"Today I am obliged to buy half the food I used to buy mid-last year," said Mami, a mother of five.
Kinshasa shopkeeper Abedi Patelli said prices rise when the exchange rate of Congo's currency falls. "But when our currency improves against the U.S. dollar, prices don't fall," he said. "They remain steady."
WFP spokesman Greg Barrow said poorer countries can suffer a "ratchet effect" that locks in price rises due to high transportation costs and limited competition.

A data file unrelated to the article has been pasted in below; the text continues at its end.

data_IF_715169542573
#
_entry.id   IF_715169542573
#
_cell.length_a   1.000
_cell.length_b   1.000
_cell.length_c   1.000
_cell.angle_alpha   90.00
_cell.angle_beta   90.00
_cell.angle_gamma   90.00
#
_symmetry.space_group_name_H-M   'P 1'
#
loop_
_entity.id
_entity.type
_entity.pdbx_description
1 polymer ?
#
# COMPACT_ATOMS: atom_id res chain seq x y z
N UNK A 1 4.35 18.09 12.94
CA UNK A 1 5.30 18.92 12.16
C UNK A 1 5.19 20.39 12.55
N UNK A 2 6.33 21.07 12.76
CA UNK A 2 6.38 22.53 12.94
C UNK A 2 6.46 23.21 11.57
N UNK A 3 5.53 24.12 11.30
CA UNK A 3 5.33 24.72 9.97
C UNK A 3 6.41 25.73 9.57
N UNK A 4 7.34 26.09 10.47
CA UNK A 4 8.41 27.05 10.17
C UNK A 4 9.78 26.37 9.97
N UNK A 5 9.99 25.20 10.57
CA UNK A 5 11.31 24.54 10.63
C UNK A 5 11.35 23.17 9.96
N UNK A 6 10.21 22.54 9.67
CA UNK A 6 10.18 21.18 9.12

"Prices dropped fairly dramatically toward the end of 2008 on international markets but we found prices remained relatively high in many local markets in developing countries," said Barrow.
Image: In this picture taken on May 18, 2010, vendors and customers occupy a wholesale fruit and vegetable market in Islamabad, Pakistan.